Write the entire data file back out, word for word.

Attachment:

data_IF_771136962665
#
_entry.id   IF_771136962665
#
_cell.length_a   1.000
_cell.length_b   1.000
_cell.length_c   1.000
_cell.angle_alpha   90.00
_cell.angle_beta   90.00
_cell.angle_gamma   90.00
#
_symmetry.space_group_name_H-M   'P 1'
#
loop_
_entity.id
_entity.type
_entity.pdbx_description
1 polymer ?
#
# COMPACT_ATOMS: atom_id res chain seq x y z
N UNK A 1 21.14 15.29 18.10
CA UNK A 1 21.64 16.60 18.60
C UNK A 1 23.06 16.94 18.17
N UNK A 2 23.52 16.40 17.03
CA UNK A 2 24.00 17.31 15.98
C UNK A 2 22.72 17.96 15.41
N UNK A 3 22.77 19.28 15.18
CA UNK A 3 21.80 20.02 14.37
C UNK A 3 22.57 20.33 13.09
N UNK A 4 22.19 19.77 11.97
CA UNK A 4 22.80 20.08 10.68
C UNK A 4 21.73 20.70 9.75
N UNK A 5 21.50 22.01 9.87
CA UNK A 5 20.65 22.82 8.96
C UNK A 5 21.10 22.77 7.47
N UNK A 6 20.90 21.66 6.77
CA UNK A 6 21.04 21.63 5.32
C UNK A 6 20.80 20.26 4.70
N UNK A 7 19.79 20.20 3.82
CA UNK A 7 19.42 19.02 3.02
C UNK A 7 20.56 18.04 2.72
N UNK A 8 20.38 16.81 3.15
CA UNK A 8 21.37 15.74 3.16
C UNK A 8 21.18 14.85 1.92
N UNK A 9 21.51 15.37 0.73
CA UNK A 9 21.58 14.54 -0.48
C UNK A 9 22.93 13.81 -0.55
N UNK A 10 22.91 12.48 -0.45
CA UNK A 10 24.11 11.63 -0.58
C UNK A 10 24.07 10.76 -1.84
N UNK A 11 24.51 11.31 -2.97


data_IF_771136962665
#
_entry.id   IF_771136962665
#
_cell.length_a   1.000
_cell.length_b   1.000
_cell.length_c   1.000
_cell.angle_alpha   90.00
_cell.angle_beta   90.00
_cell.angle_gamma   90.00
#
_symmetry.space_group_name_H-M   'P 1'
#
loop_
_entity.id
_entity.type
_entity.pdbx_description
1 polymer ?
#
# COMPACT_ATOMS: atom_id res chain seq x y z
N UNK A 1 21.14 15.29 18.10
CA UNK A 1 21.64 16.60 18.60
C UNK A 1 23.06 16.94 18.17
N UNK A 2 23.52 16.40 17.03
CA UNK A 2 24.00 17.31 15.98
C UNK A 2 22.72 17.96 15.41
N UNK A 3 22.77 19.28 15.18
CA UNK A 3 21.80 20.02 14.37
C UNK A 3 22.57 20.33 13.09
N UNK A 4 22.19 19.77 11.97
CA UNK A 4 22.80 20.08 10.68
C UNK A 4 21.73 20.70 9.75
N UNK A 5 21.50 22.01 9.87
CA UNK A 5 20.65 22.82 8.96
C UNK A 5 21.10 22.77 7.47
N UNK A 6 20.90 21.66 6.77
CA UNK A 6 21.04 21.63 5.32
C UNK A 6 20.80 20.26 4.70
N UNK A 7 19.79 20.20 3.82
CA UNK A 7 19.42 19.02 3.02
C UNK A 7 20.56 18.04 2.72
N UNK A 8 20.38 16.81 3.15
CA UNK A 8 21.37 15.74 3.16
C UNK A 8 21.18 14.85 1.92
N UNK A 9 21.51 15.37 0.73
CA UNK A 9 21.58 14.54 -0.48
C UNK A 9 22.93 13.81 -0.55
N UNK A 10 22.91 12.48 -0.45
CA UNK A 10 24.11 11.63 -0.58
C UNK A 10 24.07 10.76 -1.84
N UNK A 11 24.51 11.31 -2.97